Today (April 26), President Joe Biden used his sweeping clemency powers for the first time in his presidency. The announcement included the commutations of 75 sentences of nonviolent drug offenders, also issuing full pardons for three individuals who the administration says have worked toward rehabilitation. The action is a part of the Biden administration’s “broad commitment” to addressing racial disparities reforming the justice system.
“Today, I am pardoning three people who have demonstrated their commitment to rehabilitation and are striving every day to give back and contribute to their communities,” the president said. He added that he is commuting the sentences of those 75 people who are serving “long sentences for non-violent drug offenses, many of whom have been serving on home confinement during the COVIDpandemic [sic]—and many of whom would have received a lower sentence if they were charged with the same offense today, thanks to the bipartisan First Step Act.”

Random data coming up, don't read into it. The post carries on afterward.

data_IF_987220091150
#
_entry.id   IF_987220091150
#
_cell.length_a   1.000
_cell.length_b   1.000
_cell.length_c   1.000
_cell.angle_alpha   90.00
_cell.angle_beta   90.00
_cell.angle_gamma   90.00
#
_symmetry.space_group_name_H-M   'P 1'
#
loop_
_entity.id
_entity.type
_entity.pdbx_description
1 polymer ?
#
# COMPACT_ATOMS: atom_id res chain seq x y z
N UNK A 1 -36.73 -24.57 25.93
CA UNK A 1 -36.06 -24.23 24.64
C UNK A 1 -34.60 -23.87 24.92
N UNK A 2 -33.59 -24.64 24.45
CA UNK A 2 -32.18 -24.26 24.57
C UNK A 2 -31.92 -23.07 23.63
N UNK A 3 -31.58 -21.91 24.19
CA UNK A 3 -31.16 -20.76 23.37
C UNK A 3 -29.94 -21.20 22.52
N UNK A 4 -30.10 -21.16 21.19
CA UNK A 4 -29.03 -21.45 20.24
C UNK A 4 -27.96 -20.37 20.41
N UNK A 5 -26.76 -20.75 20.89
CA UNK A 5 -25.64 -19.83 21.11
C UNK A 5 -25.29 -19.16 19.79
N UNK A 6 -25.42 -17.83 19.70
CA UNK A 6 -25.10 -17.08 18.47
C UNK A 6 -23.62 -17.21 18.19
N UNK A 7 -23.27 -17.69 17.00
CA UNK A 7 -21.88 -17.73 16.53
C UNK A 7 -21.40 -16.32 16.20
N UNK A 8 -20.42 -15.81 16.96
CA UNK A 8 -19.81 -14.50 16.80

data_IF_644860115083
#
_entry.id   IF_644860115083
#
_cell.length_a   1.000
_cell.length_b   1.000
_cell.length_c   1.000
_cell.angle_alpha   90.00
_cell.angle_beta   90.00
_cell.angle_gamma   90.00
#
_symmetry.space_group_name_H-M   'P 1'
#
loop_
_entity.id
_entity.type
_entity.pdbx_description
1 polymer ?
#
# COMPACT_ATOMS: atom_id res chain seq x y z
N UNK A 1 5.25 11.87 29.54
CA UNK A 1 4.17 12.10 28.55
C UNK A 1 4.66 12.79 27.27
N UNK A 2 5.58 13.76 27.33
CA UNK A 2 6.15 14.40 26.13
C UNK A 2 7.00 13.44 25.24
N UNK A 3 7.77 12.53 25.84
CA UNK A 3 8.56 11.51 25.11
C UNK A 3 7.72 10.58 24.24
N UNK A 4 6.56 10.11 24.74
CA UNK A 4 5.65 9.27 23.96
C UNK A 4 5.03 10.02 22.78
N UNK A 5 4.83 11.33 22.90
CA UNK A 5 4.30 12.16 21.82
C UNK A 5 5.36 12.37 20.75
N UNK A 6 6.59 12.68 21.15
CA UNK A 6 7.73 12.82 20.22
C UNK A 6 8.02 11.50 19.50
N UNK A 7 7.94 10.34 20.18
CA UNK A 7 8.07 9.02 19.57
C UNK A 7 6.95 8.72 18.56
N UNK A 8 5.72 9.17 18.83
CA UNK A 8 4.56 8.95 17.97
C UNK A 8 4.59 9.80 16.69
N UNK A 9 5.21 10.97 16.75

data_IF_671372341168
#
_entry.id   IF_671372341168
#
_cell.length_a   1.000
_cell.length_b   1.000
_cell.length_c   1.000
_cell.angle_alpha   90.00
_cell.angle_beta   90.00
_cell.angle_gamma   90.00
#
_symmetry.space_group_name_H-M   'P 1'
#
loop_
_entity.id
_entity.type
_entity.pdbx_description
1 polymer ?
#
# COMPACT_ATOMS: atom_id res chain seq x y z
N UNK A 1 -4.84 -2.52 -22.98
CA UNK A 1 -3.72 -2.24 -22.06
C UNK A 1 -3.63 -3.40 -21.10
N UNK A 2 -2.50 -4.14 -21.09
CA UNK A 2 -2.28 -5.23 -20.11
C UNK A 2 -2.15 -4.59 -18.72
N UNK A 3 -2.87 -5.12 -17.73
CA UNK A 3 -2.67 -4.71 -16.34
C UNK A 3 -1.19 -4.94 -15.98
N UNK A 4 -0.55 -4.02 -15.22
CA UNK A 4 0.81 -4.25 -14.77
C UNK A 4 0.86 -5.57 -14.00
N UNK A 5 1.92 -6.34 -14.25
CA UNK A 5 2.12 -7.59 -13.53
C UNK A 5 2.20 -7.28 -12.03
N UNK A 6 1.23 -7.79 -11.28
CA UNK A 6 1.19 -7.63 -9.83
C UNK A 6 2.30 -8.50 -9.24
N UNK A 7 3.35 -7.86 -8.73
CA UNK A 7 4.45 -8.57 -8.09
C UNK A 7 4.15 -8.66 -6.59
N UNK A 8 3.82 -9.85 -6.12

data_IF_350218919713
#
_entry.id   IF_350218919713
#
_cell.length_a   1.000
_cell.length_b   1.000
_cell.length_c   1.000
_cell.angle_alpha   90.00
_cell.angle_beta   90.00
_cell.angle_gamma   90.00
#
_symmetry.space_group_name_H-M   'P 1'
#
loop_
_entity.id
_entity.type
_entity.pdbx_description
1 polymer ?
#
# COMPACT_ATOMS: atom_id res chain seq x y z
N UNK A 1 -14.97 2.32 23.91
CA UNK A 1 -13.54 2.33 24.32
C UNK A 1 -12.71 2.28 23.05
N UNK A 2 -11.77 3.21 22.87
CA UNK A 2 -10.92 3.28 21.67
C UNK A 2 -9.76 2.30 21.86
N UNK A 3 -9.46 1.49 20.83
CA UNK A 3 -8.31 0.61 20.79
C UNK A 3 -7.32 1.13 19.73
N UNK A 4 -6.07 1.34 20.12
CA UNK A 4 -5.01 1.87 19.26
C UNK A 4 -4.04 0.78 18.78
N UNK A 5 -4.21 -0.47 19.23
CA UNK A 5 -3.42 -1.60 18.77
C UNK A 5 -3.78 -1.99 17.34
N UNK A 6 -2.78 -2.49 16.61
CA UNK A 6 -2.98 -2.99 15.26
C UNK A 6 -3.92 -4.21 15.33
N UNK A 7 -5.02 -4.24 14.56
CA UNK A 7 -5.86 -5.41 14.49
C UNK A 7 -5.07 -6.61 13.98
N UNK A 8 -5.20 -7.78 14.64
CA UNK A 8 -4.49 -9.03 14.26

An official also spoke on the disparity between races and sentences served. “The President believes that there (are) too many people serving unduly long sentences for nonviolent drug crimes, a disproportionate number of whom are Black and brown,” the official said.
“America is a nation of laws and second chances, redemption, and rehabilitation. Elected officials on both sides of the aisle, faith leaders, civil rights advocates, and law enforcement leaders agree that our criminal justice system can and should reflect these core values that enable safer and stronger communities,” Biden wrote in a statement shared with CNN on Monday.
In addition to the announcement, the Biden administration will also unveil “a comprehensive strategy that expands Incarceration to Employment opportunities.” This initiative is said to include new programs from the Department of Justice, the Department of Labor, the Small Business Administration, the Office of Personnel Management, the Department of Transportation, Veterans Affairs, and more.